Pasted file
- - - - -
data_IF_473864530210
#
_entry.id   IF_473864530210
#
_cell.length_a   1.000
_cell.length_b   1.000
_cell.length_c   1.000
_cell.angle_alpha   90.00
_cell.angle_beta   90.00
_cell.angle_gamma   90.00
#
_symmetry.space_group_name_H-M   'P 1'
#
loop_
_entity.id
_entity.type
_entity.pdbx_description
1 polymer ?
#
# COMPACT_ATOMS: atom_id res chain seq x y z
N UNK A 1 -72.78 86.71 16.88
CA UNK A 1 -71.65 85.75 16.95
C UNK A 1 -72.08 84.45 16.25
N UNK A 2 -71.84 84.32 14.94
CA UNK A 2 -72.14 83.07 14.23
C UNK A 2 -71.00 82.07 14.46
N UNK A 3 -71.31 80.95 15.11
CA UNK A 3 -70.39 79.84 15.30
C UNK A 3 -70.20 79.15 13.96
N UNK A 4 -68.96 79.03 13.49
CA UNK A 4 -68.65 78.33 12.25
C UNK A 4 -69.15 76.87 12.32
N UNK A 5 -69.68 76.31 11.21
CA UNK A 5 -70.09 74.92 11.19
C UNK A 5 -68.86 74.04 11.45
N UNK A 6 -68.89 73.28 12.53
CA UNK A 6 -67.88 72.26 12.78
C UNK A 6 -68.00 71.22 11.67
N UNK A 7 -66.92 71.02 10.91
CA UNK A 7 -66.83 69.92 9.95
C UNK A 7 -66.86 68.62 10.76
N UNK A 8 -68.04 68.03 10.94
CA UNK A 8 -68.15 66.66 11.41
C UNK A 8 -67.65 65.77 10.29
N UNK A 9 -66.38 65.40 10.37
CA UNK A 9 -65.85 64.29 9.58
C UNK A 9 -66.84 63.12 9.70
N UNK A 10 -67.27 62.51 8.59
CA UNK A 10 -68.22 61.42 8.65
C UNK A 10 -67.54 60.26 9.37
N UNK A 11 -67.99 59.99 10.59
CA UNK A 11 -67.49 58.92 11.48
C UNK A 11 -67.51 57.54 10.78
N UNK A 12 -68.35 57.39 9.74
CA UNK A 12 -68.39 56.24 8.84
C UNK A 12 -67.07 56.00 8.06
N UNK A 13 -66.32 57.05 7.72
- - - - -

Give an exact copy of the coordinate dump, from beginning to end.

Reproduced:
data_IF_473864530210
#
_entry.id   IF_473864530210
#
_cell.length_a   1.000
_cell.length_b   1.000
_cell.length_c   1.000
_cell.angle_alpha   90.00
_cell.angle_beta   90.00
_cell.angle_gamma   90.00
#
_symmetry.space_group_name_H-M   'P 1'
#
loop_
_entity.id
_entity.type
_entity.pdbx_description
1 polymer ?
#
# COMPACT_ATOMS: atom_id res chain seq x y z
N UNK A 1 -72.78 86.71 16.88
CA UNK A 1 -71.65 85.75 16.95
C UNK A 1 -72.08 84.45 16.25
N UNK A 2 -71.84 84.32 14.94
CA UNK A 2 -72.14 83.07 14.23
C UNK A 2 -71.00 82.07 14.46
N UNK A 3 -71.31 80.95 15.11
CA UNK A 3 -70.39 79.84 15.30
C UNK A 3 -70.20 79.15 13.96
N UNK A 4 -68.96 79.03 13.49
CA UNK A 4 -68.65 78.33 12.25
C UNK A 4 -69.15 76.87 12.32
N UNK A 5 -69.68 76.31 11.21
CA UNK A 5 -70.09 74.92 11.19
C UNK A 5 -68.86 74.04 11.45
N UNK A 6 -68.89 73.28 12.53
CA UNK A 6 -67.88 72.26 12.78
C UNK A 6 -68.00 71.22 11.67
N UNK A 7 -66.92 71.02 10.91
CA UNK A 7 -66.83 69.92 9.95
C UNK A 7 -66.86 68.62 10.76
N UNK A 8 -68.04 68.03 10.94
CA UNK A 8 -68.15 66.66 11.41
C UNK A 8 -67.65 65.77 10.29
N UNK A 9 -66.38 65.40 10.37
CA UNK A 9 -65.85 64.29 9.58
C UNK A 9 -66.84 63.12 9.70
N UNK A 10 -67.27 62.51 8.59
CA UNK A 10 -68.22 61.42 8.65
C UNK A 10 -67.54 60.26 9.37
N UNK A 11 -67.99 59.99 10.59
CA UNK A 11 -67.49 58.92 11.48
C UNK A 11 -67.51 57.54 10.78
N UNK A 12 -68.35 57.39 9.74
CA UNK A 12 -68.39 56.24 8.84
C UNK A 12 -67.07 56.00 8.06
N UNK A 13 -66.32 57.05 7.72